Is it only fame and fortune? Experts explore the motivation of American Idol contestants.
By Star Lawrence
Reviewed by Louise Chang, MD
Your knees are shaking, you're trying to decide whether Paula Abdul is flirting or smirking, when you meet Simon Cowell's steely gaze. Uh-oh, maybe this wasn't such a good idea.
Not everyone has the talent of a Jennifer Hudson, Chris Daughtry, or Carrie Underwood. So why do people go on American Idol, the reality TV show for the show-biz obsessed?
"I do believe some people think they have talent," Marjorie Brody, co-author of the book on networking titled You Can't Do It Alone and president of Brody Communications in Jenkintown, Pa., tells WebMD. And some do have the talent to showcase.
"The second group, I believe, are those who don't have a lot of talent and may know it, but who crave a lot of attention." People in this second group, Brody says, may think about themselves a lot but, paradoxically, may not have a lot of pride.
Brody also identifies a third group of aspirants. "I think people try out on a dare," she laughs. "I don't have evidence of that. But I think they say, 'What is the worst that can happen? I could not get on TV? I could get on but be booed off? Hey, I was on TV at least.' They are not into the vanity part of it."
Following Your Dream
David Brownstein, a certified life coach and president of Hollywood Coaching, once worked with a client who tried out for a different reality show to replace a member of the band INXS.
"I think it's healthy to go after your dream," Brownstein tells WebMD. "If you always wanted to be a singer and you're a secretary, this is one way to go after it."
Carole Lieberman, MD, a clinical professor of psychiatry at UCLA and author of Dreams Interrupted: Psychological Survival Guide for Coping With Terrorism, worked with contestants on Big Brother and Survivor. She tells WebMD that most people who go on American Idol want a fast track to fame. "Even if you don't win, you still get opportunities," she points out. "Just being on once gets you seen by more people than would see you in 10 years of trying to break in."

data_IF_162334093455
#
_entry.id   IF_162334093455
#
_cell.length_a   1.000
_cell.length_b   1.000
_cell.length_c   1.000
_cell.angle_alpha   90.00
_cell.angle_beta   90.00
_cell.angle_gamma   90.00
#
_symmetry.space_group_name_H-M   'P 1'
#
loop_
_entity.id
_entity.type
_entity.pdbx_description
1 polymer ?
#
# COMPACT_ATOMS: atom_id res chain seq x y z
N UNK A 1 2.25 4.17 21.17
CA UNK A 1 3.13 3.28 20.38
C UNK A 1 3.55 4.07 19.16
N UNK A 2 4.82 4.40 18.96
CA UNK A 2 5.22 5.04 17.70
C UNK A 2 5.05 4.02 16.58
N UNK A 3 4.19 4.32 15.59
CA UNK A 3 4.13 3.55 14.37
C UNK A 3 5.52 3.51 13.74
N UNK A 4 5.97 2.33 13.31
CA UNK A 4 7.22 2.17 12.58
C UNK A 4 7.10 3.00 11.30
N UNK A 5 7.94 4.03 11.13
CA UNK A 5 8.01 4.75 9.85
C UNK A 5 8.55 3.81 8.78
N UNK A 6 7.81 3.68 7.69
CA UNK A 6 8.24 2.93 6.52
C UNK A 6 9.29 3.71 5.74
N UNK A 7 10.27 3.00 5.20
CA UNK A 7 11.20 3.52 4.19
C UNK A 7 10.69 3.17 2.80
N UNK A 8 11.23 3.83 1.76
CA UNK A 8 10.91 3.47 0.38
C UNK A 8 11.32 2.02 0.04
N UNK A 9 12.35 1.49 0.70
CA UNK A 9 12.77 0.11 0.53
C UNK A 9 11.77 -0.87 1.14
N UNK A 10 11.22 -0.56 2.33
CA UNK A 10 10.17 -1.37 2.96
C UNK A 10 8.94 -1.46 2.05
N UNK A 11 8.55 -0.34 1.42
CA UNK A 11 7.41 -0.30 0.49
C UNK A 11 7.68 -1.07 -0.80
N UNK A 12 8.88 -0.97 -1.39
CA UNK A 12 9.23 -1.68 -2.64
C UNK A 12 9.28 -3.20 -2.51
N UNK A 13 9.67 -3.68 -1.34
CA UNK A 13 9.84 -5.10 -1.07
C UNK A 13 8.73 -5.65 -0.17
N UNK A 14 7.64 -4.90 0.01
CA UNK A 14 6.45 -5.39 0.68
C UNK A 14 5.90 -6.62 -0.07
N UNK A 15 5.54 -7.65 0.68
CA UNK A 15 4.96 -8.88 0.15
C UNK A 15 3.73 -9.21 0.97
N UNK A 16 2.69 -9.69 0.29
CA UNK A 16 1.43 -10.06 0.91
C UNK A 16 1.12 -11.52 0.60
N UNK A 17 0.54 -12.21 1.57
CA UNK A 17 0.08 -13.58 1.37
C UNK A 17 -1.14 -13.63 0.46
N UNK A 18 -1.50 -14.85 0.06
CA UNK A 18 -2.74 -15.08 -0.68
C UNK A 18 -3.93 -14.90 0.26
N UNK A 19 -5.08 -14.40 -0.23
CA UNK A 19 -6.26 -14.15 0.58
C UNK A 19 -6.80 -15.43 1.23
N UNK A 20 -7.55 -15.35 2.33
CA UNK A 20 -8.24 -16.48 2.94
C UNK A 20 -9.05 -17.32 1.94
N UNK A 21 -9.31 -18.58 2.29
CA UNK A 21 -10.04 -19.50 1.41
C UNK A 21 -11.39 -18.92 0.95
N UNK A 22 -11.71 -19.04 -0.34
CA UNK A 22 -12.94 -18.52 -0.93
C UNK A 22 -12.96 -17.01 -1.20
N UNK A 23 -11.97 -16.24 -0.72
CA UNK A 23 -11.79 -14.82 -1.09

Do such people have something missing? Psychiatrist Lieberman says she thinks people who want to be entertainers in the first place often crave love and attention they did not get in childhood. "I treat a lot of entertainers. Part of them feels rejected," she says, "so they may suffer from a repetition compulsion, meaning they keep setting themselves up for rejection again and again."
However, part of pursuing a dream may be risking rejection. For people on American Idol, rejection has a face. "Simon may be mean," Brownstein says, "but he is not unfair, in my opinion. He gives accurate criticism, although he lacks a little in bedside manner."
Alternate Ways to Stardom
"Everyone needs goals, a dream," says Lieberman. "You can set your goal as high as you want -- don't let anyone tell you not to -- but then you need to be able to do what it takes. You need to take the lessons, work two jobs to get singing lessons. The problem is not setting unrealistic goals, but not working as hard as you can to realize them.
"If you want to be a singer," Lieberman continues, "you need to start as early as possible, take lessons ... pay your dues by singing in a choir or working backstage. Some people want to be a star, but don't want to do what it takes. Some people won't sing at the old folks home or work a second job to pay for lessons."
Brody agrees. "People fail not because they don't have goals, but because they give up too quickly."
Published Jan. 2,
Medically updated February 2007
Star Lawrence is a medical journalist based in the Phoenix area.
SOURCES: Marjorie Brody, co-author, You Can't Do It Alone. David Brownstein, certified life coach; president, Hollywood Coaching. Carole Lieberman, MD, clinical professor of psychiatry, UCLA; author, Dreams Interrupted: Psychological Survival Guide for Coping With Terrorism.
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